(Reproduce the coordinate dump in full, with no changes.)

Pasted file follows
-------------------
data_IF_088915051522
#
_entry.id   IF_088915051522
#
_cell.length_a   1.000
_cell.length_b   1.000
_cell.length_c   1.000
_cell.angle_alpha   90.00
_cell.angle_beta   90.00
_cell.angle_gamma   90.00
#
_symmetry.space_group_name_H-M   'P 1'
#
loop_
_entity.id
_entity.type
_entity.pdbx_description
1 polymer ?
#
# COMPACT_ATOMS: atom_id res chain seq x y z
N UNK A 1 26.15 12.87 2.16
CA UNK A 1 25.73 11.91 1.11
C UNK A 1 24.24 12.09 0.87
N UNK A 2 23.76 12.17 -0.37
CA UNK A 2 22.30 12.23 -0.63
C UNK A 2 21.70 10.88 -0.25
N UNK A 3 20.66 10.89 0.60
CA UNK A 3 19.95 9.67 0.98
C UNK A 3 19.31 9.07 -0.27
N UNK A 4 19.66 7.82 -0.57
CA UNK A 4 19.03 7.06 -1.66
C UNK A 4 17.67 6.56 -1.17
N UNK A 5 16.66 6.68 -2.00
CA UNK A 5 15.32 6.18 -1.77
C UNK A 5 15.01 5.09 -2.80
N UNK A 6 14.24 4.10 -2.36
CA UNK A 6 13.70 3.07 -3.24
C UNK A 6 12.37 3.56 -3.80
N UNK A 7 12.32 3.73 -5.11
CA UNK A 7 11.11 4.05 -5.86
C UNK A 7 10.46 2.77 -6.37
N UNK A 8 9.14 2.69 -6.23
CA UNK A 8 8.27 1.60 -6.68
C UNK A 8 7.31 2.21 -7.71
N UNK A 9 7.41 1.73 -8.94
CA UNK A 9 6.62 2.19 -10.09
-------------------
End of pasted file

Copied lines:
data_IF_088915051522
#
_entry.id   IF_088915051522
#
_cell.length_a   1.000
_cell.length_b   1.000
_cell.length_c   1.000
_cell.angle_alpha   90.00
_cell.angle_beta   90.00
_cell.angle_gamma   90.00
#
_symmetry.space_group_name_H-M   'P 1'
#
loop_
_entity.id
_entity.type
_entity.pdbx_description
1 polymer ?
#
# COMPACT_ATOMS: atom_id res chain seq x y z
N UNK A 1 26.15 12.87 2.16
CA UNK A 1 25.73 11.91 1.11
C UNK A 1 24.24 12.09 0.87
N UNK A 2 23.76 12.17 -0.37
CA UNK A 2 22.30 12.23 -0.63
C UNK A 2 21.70 10.88 -0.25
N UNK A 3 20.66 10.89 0.60
CA UNK A 3 19.95 9.67 0.98
C UNK A 3 19.31 9.07 -0.27
N UNK A 4 19.66 7.82 -0.57
CA UNK A 4 19.03 7.06 -1.66
C UNK A 4 17.67 6.56 -1.17
N UNK A 5 16.66 6.68 -2.00
CA UNK A 5 15.32 6.18 -1.77
C UNK A 5 15.01 5.09 -2.80
N UNK A 6 14.24 4.10 -2.36
CA UNK A 6 13.70 3.07 -3.24
C UNK A 6 12.37 3.56 -3.80
N UNK A 7 12.32 3.73 -5.11
CA UNK A 7 11.11 4.05 -5.86
C UNK A 7 10.46 2.77 -6.37
N UNK A 8 9.14 2.69 -6.23
CA UNK A 8 8.27 1.60 -6.68
C UNK A 8 7.31 2.21 -7.71
N UNK A 9 7.41 1.73 -8.94
CA UNK A 9 6.62 2.19 -10.09